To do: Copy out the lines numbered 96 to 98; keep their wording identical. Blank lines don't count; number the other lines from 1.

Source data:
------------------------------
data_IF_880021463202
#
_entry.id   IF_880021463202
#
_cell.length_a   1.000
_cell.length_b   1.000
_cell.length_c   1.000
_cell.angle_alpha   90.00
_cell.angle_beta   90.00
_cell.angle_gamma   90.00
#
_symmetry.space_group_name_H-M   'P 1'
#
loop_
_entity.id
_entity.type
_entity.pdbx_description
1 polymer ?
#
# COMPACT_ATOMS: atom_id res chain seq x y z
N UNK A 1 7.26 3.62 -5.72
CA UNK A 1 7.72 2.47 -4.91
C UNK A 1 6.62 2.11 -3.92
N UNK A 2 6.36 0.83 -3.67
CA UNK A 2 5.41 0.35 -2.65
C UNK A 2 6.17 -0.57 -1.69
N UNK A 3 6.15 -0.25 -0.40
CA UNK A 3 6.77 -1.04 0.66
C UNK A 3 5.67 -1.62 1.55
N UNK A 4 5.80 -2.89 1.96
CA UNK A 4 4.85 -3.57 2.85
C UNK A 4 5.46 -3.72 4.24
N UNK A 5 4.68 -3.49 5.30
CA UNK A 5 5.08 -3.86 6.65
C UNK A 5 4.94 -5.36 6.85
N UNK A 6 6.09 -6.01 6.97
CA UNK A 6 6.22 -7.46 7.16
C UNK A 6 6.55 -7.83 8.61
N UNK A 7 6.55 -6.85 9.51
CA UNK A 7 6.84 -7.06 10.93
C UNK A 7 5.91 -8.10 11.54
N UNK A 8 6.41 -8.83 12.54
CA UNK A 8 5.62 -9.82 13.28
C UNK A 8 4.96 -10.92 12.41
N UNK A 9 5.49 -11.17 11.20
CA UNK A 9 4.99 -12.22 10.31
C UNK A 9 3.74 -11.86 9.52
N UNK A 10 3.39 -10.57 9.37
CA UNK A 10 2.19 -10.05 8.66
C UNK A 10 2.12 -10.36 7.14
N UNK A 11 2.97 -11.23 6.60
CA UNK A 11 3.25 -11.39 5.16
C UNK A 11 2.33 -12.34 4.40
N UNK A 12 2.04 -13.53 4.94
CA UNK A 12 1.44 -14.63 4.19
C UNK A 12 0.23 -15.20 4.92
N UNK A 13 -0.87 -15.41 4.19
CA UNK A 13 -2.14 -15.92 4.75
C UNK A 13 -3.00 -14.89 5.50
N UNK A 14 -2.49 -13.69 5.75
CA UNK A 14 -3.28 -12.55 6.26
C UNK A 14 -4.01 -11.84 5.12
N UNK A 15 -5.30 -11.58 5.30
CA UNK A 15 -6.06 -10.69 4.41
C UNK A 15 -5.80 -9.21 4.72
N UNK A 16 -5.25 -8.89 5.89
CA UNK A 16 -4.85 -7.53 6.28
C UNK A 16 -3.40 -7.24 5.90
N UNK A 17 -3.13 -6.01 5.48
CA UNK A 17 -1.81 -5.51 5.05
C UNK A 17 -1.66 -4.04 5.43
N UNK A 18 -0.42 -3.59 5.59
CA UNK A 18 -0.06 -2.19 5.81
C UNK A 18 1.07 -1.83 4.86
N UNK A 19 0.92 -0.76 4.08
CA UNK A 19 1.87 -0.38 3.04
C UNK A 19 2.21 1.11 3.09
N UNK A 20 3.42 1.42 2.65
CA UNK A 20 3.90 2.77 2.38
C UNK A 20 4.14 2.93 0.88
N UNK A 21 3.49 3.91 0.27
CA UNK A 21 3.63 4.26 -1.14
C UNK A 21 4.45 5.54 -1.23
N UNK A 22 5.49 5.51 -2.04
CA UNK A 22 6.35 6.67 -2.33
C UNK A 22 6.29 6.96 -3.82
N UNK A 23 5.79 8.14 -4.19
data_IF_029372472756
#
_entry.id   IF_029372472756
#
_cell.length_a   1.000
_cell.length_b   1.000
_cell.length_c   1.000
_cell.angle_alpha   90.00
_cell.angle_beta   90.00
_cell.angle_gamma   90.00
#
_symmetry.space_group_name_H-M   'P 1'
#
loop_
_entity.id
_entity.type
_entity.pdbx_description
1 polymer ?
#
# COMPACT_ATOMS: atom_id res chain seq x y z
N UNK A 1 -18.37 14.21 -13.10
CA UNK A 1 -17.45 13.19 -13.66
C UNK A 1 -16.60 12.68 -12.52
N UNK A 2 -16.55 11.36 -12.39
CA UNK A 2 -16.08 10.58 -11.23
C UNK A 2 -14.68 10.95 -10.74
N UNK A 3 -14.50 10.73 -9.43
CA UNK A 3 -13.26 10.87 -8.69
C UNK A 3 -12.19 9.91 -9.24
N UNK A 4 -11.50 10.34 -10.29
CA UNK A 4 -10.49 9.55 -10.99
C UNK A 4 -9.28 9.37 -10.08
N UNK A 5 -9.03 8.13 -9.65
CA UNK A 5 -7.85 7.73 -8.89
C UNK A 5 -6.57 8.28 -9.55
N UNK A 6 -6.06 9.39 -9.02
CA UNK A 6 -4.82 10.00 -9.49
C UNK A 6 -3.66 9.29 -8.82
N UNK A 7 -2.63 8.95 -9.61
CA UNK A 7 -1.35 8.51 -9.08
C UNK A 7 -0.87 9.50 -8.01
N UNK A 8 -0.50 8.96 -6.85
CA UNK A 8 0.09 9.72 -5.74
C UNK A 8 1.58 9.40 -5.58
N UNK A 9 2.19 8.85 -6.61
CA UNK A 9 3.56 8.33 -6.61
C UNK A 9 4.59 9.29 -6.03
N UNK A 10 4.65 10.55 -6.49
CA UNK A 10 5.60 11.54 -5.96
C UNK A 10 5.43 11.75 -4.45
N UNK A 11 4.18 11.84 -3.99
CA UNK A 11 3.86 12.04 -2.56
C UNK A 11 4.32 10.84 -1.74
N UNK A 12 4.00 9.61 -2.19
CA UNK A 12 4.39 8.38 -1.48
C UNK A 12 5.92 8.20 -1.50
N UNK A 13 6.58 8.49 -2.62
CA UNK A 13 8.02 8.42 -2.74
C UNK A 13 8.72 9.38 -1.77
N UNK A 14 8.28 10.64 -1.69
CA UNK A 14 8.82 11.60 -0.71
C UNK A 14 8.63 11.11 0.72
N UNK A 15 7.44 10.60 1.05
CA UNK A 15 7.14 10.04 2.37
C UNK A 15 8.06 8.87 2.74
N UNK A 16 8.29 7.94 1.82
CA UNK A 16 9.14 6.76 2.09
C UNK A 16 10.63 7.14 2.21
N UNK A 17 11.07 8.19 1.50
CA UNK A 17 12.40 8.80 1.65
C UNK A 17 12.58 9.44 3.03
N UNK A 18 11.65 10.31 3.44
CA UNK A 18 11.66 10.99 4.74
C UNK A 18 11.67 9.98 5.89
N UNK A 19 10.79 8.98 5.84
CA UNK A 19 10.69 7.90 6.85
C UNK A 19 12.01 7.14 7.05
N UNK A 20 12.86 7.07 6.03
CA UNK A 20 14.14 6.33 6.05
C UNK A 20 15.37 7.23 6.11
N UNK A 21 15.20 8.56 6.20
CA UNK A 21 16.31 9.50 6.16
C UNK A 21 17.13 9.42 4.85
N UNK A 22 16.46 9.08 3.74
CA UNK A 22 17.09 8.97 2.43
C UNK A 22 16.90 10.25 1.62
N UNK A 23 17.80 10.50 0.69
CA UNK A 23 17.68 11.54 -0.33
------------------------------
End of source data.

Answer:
_cell.angle_beta   90.00
_cell.angle_gamma   90.00
#